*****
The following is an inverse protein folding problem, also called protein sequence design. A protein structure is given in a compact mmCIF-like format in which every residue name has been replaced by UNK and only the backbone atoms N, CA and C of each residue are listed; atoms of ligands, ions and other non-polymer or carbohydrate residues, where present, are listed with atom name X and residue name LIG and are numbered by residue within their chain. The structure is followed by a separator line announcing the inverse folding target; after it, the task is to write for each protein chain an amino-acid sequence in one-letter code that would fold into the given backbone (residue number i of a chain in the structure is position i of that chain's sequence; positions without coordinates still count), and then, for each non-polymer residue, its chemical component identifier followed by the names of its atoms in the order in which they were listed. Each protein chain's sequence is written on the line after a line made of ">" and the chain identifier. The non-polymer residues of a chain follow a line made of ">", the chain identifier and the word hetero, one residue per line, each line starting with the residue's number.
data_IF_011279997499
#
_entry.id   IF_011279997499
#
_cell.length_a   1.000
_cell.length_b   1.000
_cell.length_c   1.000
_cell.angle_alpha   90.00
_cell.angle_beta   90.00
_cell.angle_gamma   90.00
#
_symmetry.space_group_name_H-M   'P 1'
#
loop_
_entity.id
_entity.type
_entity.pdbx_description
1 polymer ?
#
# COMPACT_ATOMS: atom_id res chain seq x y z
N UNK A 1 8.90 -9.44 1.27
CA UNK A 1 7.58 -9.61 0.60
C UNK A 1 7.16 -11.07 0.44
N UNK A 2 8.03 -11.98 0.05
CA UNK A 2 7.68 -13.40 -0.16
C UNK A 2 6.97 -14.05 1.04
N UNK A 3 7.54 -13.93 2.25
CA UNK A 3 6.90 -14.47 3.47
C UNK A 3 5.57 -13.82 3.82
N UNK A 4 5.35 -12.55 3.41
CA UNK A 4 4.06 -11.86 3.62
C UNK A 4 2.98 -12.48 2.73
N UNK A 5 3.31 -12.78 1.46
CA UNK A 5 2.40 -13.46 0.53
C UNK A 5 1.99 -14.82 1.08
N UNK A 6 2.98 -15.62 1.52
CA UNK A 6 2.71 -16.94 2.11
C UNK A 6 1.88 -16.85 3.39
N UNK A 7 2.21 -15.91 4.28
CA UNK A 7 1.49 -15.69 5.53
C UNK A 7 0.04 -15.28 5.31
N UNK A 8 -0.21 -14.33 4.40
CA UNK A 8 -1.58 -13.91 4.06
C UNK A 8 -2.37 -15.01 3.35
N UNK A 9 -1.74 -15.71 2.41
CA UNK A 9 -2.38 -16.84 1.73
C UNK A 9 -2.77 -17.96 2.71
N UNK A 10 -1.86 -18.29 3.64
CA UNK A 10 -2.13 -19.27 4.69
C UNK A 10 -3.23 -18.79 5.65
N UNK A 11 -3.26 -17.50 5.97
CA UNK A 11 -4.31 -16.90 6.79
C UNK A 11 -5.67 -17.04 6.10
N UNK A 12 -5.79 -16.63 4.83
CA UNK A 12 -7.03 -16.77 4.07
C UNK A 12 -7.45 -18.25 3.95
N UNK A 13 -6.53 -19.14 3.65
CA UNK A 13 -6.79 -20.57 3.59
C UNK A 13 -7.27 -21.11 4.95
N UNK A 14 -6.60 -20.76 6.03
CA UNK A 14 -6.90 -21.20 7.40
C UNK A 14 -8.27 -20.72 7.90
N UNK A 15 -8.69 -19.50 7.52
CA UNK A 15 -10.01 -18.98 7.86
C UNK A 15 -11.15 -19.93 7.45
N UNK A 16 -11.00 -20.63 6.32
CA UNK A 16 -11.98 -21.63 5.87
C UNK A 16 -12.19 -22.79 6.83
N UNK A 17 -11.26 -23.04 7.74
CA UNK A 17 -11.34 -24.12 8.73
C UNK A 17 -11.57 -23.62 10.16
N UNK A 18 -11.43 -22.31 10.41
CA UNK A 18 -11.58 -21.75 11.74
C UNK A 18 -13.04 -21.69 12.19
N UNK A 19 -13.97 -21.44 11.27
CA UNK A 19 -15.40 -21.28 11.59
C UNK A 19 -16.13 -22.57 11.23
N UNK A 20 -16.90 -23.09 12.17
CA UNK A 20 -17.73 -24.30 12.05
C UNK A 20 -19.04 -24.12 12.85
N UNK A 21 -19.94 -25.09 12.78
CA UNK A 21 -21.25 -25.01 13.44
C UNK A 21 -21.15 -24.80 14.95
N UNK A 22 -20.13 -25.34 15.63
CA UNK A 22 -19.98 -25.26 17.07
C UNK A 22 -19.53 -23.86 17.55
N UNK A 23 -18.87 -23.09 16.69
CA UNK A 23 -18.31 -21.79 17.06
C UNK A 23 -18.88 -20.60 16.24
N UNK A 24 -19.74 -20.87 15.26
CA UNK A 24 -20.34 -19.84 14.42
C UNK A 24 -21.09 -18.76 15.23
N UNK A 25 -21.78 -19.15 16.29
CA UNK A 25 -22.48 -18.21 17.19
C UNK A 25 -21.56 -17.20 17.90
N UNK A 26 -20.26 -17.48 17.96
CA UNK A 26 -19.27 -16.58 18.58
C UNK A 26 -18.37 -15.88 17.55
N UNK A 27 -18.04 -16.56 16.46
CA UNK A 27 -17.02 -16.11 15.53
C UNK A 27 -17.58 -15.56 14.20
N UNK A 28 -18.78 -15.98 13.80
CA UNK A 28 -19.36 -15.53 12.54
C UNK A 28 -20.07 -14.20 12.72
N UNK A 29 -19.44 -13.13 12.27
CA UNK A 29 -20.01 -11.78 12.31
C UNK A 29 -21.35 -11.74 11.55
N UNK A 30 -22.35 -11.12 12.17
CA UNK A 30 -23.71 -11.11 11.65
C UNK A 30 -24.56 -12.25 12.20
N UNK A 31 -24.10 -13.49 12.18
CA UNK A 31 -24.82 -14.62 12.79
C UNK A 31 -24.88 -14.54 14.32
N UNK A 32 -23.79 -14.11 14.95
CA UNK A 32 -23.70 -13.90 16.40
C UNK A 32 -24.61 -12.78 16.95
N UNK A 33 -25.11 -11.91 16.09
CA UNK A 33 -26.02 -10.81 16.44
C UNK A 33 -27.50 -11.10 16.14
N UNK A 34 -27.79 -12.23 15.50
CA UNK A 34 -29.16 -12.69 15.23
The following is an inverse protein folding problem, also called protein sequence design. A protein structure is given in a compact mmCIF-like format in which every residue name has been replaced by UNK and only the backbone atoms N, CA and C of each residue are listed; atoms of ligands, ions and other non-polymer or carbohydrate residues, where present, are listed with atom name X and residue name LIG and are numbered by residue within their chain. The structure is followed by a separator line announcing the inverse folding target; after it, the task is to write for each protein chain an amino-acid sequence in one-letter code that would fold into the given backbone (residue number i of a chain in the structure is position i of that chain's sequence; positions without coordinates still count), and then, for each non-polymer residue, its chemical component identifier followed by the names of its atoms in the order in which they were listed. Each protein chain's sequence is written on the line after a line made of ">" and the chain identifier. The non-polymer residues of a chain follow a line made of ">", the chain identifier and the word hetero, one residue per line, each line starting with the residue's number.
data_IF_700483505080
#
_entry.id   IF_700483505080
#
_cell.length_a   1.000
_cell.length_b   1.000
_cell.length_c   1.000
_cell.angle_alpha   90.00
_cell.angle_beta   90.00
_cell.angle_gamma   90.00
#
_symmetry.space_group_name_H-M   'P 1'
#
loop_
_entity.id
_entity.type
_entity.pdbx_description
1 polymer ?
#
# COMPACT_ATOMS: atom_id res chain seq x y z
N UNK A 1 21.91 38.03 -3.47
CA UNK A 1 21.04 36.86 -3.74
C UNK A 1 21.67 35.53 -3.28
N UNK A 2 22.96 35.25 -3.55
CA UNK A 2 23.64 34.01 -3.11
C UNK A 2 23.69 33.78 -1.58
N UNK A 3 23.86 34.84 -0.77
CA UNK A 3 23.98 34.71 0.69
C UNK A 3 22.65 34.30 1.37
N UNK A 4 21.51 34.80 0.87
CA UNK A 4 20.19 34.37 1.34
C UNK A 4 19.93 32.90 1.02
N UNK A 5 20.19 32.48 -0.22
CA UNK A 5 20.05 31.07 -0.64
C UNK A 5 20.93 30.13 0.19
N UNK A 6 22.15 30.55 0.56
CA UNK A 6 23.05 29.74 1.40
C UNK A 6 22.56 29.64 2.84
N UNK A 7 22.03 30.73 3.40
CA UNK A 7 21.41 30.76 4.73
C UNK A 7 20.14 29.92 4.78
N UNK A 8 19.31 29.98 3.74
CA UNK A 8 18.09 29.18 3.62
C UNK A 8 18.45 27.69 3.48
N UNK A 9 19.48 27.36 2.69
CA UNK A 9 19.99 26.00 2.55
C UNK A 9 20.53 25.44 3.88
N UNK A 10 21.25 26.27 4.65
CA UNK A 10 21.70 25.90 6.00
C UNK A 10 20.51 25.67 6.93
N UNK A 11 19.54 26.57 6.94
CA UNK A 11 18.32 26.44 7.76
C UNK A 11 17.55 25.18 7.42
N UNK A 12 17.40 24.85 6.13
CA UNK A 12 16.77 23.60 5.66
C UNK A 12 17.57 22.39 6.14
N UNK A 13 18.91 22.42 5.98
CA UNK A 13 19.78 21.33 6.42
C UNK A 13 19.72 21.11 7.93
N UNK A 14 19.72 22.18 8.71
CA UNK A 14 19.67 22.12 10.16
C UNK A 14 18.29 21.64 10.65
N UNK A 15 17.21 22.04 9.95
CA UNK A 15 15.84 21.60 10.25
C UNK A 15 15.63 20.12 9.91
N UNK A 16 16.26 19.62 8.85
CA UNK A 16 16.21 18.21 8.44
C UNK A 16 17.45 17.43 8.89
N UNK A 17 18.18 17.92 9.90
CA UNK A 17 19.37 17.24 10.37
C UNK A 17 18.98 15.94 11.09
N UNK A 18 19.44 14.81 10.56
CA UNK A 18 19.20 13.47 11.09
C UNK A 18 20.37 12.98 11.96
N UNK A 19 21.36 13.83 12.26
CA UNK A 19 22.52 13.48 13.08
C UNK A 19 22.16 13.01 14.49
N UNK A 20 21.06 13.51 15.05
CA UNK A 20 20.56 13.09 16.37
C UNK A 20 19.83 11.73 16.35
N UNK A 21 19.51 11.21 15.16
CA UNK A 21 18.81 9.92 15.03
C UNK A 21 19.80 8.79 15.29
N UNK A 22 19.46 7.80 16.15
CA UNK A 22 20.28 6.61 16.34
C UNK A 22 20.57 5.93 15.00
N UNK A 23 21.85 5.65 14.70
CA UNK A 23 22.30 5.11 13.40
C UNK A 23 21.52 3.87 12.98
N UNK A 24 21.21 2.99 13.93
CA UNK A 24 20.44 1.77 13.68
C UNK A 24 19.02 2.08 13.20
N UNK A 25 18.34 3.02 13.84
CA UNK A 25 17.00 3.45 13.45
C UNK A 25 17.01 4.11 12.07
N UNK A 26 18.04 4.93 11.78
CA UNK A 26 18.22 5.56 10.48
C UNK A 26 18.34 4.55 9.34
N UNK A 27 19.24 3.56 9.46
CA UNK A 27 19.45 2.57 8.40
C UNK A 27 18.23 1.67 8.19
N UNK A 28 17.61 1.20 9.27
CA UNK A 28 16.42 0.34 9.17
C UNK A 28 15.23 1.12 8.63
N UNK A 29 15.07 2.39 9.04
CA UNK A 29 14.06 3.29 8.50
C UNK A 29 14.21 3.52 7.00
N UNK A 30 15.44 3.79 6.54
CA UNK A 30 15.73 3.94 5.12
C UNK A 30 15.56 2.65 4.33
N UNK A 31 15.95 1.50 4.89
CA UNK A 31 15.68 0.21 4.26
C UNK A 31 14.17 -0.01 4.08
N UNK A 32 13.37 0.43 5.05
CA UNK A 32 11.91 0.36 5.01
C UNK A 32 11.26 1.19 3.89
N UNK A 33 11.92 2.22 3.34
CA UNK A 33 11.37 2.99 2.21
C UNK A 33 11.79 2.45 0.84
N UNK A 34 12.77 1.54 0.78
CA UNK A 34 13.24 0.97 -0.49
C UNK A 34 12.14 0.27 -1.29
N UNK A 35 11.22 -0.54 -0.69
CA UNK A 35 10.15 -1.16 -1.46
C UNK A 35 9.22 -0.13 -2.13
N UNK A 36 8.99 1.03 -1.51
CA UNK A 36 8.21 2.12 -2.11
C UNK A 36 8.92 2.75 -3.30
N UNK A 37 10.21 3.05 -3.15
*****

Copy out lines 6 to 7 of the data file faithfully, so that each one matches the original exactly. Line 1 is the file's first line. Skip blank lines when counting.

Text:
_cell.length_a   1.000
_cell.length_b   1.000